Long-term Surgical Outcomes of Adenotonsillectomy for PFAPA Syndrome
ABSTRACT OBJECTIVE To evaluate the long-term efficacy of adenotonsillectomy in the treatment of pediatric patients with PFAPA (periodic fever, aphthous stomatitis, pharyngitis, and cervical adenitis) syndrome. DESIGN Prospective case series. SETTING Tertiary care pediatric hospital. PATIENTS Pediatric patients meeting the criteria for PFAPA syndrome. INTERVENTIONS Tonsillectomy with adenoidectomy. MAIN OUTCOME MEASURES Resolution of PFAPA symptoms. RESULTS A total of 124 patients (75 boys and 49 girls) underwent adenotonsillectomy from 2004 to 2011 for relief of cyclical fevers due to PFAPA syndrome. Of the 124 patients, 22 did not meet criteria for inclusion in this study because (1) they had less than 6 months of follow-up after surgery or (2) they were unavailable for follow-up; therefore, 102 patients were included in the study. The mean age at the time of surgery was 58 months (range, 18-179 months). The average duration of follow-up after adenotonsillectomy was 43 months (range, 6-98 months). Of 102 patients, 99 had complete resolution of their symptoms immediately after surgery. CONCLUSIONS Our findings showed complete resolution of symptoms in 99 of 102 patients with PFAPA syndrome who were treated surgically. Patients who meet the clinical criteria for PFAPA syndrome should be offered tonsillectomy and adenoidectomy as part of their treatment options.
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ABSTRACT: Introduction. Periodic fever, aphthous stomatitis, pharyngitis and cervical adenopathy (PFAPA) is an autoinflammatory syndrome characterized by periodic fever with aphthous stomatitis, cervical lymphadenopathy, myalgia, and abdominal pain. Peripheral blood concentrations of selected cytokines of PFAPA patients during and between febrile episodes were analyzed in a search for PFAPA-specific molecular signature. Methods. 23 children with PFAPA (age 6.07 ± 2.94 years, range 5-9 years) and three control children with severe oropharyngeal infections (age 6.2 ± 7.95 years, range 1-17 years) participated in the study. Peripheral blood concentrations of IL-1β, IL-2, IL-4, IL-5, IL-6, IL-8, IL-10, IFN-γ, GM-CSF, TNF-α were measured using Luminex technology. Results. PFAPA febrile episodes were characterized by detection of GM-CSF - 134.07 ± 315.5 pg/mL; significant (P < 0.001), compared to baseline and controls, elevation of concentrations of IL-8 (3193.7 ± 2508 pg/mL vs. 100.36 ± 119. pg/mL vs. 2.04 ± 4.08 pg/mL, respectively), IL-6 (1355.38 ± 2026.53 pg/mL vs. 28.8 ± 44.2 pg/mL and 27.13 ± 26.42 pg/mL, respectively). IL-1β was detected only in febrile and afebrile PFAPA patients (922.8 ± 1639 pg/mL vs. 10.98 ± 19.4 pg/ml, P < 0.002, respectively), but not in controls. Peripheral blood concentration of TNFα did not differ significantly between study groups. IL-2, IL-4, IL-5, and IL-10 were negligible in all study subjects. Discussion. PFAPA febrile episodes are characterized by activation of GM-CSF and IL-8 with Th1 skewing. We propose a molecular mechanism governing this phenomenon.Modern Rheumatology 03/2014; 24(6). DOI:10.3109/14397595.2014.895122 · 2.21 Impact Factor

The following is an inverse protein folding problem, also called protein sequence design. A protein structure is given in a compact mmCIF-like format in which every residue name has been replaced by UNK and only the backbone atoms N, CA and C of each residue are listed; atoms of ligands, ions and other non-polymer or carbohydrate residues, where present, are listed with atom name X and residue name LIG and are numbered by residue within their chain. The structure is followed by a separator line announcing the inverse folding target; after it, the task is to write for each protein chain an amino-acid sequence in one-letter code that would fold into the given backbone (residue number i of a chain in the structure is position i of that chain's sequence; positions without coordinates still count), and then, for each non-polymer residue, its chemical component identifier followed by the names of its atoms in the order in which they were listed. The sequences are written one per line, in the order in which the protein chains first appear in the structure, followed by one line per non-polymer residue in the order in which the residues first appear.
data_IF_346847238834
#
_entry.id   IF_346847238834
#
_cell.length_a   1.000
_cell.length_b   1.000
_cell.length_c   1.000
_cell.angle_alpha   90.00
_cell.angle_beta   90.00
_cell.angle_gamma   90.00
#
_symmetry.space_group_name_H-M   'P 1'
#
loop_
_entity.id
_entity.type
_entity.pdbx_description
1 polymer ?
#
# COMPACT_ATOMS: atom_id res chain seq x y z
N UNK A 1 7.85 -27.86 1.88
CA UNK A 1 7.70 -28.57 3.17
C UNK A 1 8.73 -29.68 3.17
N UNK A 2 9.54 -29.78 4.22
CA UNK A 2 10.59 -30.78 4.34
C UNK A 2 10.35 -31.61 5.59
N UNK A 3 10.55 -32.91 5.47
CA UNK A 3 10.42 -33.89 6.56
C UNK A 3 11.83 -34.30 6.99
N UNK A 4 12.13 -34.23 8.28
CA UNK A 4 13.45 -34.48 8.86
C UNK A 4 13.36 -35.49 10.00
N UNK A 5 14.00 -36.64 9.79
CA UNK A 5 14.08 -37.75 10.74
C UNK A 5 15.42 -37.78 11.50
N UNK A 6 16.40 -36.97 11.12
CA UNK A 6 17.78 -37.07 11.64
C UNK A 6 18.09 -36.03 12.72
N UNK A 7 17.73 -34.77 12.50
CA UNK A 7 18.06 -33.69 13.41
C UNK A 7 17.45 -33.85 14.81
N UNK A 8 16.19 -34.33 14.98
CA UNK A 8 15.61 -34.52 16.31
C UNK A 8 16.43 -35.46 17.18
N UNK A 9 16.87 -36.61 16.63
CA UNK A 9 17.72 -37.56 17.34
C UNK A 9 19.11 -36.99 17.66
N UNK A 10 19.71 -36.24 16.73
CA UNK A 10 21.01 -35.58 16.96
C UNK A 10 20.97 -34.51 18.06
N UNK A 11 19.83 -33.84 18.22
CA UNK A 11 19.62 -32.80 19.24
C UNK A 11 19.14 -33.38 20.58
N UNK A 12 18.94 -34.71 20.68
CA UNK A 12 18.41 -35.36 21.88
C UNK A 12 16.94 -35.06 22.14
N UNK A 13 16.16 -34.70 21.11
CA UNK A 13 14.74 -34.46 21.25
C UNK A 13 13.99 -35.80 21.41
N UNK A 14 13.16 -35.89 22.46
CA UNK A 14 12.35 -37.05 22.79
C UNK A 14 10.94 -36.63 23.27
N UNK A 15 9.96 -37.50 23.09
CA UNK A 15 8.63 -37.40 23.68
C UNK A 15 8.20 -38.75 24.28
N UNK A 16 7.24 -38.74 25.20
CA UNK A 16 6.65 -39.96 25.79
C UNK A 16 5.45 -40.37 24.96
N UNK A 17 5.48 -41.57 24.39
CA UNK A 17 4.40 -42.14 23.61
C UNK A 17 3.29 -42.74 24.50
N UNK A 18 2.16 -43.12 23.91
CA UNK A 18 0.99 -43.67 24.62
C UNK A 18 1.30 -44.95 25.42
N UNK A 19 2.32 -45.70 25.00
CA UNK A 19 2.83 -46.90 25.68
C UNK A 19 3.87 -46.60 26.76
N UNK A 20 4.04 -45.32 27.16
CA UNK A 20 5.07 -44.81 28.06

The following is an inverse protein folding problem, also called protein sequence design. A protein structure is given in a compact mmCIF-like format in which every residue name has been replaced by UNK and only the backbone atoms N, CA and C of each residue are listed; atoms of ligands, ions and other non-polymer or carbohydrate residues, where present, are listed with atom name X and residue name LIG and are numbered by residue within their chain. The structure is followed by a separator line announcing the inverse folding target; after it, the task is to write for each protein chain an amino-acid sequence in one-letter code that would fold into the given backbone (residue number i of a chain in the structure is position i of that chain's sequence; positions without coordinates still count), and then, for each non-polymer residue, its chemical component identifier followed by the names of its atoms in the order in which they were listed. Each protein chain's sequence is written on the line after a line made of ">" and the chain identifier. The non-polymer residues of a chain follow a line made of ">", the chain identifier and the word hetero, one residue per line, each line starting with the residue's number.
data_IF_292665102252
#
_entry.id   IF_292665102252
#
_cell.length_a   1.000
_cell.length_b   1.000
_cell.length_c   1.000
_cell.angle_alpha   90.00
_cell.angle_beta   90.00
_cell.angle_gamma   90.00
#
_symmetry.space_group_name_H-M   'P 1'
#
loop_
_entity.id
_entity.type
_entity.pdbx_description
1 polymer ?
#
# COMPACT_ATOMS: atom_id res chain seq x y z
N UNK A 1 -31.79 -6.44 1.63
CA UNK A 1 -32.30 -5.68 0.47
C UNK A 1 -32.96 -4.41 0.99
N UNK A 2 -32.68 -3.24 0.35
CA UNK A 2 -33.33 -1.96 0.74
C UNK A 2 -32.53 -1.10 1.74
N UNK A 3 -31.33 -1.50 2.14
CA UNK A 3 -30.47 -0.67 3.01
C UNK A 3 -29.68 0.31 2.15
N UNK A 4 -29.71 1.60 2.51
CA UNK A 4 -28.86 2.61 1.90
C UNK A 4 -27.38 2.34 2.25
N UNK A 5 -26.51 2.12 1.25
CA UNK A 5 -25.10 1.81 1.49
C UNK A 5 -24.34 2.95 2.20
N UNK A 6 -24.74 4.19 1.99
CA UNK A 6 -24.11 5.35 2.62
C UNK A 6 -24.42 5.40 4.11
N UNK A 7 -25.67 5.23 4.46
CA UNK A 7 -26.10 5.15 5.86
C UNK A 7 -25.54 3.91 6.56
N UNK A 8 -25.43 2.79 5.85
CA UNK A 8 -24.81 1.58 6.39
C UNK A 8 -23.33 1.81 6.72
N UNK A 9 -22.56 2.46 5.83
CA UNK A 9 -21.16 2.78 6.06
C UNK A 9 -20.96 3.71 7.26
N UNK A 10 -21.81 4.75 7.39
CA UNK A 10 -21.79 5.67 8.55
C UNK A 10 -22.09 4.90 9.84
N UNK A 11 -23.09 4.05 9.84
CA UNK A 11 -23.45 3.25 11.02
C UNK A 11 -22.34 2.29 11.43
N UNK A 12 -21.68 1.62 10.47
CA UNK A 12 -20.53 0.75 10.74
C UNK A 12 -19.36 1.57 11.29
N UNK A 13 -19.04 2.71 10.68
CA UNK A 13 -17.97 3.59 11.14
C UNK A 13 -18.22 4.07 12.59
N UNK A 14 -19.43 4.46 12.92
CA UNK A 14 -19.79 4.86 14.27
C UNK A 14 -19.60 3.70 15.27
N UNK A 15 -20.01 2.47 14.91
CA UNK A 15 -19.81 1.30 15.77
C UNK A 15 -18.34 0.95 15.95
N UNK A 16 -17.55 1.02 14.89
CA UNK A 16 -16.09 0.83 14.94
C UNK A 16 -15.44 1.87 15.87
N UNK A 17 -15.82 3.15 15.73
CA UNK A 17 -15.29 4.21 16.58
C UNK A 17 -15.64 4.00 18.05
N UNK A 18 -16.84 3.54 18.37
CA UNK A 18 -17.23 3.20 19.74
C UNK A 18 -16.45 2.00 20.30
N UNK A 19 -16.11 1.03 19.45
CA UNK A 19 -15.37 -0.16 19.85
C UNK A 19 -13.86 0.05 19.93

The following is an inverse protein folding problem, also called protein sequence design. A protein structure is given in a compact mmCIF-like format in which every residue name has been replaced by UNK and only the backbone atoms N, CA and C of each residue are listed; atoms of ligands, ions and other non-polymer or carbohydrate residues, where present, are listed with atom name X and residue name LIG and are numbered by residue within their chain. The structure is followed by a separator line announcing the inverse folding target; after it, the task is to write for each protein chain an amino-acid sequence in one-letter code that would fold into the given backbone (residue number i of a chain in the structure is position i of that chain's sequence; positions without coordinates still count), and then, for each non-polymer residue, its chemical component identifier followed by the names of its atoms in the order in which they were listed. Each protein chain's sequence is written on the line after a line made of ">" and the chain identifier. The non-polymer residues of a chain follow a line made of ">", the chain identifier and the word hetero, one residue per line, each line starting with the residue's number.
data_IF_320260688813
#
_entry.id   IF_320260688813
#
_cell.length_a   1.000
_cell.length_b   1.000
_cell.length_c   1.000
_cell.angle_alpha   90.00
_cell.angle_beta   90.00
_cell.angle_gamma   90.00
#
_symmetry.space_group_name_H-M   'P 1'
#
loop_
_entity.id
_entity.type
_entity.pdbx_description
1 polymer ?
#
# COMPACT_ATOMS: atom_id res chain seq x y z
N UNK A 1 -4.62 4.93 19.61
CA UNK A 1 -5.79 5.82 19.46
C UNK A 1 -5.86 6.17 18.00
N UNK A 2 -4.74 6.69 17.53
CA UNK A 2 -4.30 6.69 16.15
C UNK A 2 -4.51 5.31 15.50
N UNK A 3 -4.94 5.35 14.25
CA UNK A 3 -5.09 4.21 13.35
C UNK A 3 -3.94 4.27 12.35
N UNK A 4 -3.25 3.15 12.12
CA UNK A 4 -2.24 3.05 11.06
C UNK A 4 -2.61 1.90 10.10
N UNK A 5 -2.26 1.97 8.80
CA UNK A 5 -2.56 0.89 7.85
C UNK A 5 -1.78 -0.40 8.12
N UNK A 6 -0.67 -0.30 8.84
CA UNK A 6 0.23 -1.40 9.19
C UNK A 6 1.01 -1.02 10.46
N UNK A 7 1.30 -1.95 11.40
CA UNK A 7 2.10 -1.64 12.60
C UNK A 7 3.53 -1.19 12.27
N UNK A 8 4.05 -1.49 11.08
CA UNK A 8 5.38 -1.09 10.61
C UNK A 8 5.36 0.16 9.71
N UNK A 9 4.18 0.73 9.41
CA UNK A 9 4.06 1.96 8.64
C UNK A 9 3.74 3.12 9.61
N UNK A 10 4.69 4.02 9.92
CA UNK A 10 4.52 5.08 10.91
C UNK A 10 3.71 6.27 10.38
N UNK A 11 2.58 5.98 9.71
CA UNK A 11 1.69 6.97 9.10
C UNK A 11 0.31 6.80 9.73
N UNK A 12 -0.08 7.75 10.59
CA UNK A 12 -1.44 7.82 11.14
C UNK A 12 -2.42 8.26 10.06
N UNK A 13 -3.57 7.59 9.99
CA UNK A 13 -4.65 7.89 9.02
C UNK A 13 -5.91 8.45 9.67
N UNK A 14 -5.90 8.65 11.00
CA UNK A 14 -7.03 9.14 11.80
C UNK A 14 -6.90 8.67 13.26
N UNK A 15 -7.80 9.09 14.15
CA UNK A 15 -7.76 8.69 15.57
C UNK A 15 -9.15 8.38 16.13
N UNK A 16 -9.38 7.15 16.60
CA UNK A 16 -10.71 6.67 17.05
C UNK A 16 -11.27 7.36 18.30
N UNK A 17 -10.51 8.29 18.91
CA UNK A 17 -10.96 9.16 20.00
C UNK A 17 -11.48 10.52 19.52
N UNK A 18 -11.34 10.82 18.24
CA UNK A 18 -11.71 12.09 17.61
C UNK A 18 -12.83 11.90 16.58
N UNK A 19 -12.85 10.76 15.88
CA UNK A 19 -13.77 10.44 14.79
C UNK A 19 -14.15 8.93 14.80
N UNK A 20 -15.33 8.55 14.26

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ABSTRACT: Autoinflammatory diseases (AIDs) are characterized by recurrent episodes of systemic and organ-specific inflammation. Many of these diseases share fever as a common presenting feature. Physicians need to consider AIDs in children with recurrent, unexplained fevers, when infectious and malignant causes have been discarded. This article discusses the differential diagnosis of recurrent fever in children, with a focus on AIDs. It discusses pharyngitis, and cervical adenitis and the monogenic autoinflammatory diseases that cause recurrent fevers including familial Mediterranean fever, hyper-immunoglobulin (Ig) D and periodic fever syndrome, tumor necrosis factor receptor-associated periodic syndrome, cryopyrin associated periodic syndromes, deficiency of interleukin-36 receptor antagonist, Majeed syndrome, chronic atypical neutrophilic dermatosis with lipodystrophy and increased temperature syndrome, and deficiency of the interleukin-1 receptor antagonist. In addition, the granulomatous disorders, pyogenic sterile arthritis, pyoderma gangrenosum, and acne and Blau syndrome, will be discussed.Dermatologic clinics 07/2013; 31(3):481-94. DOI:10.1016/j.det.2013.04.003 · 1.29 Impact Factor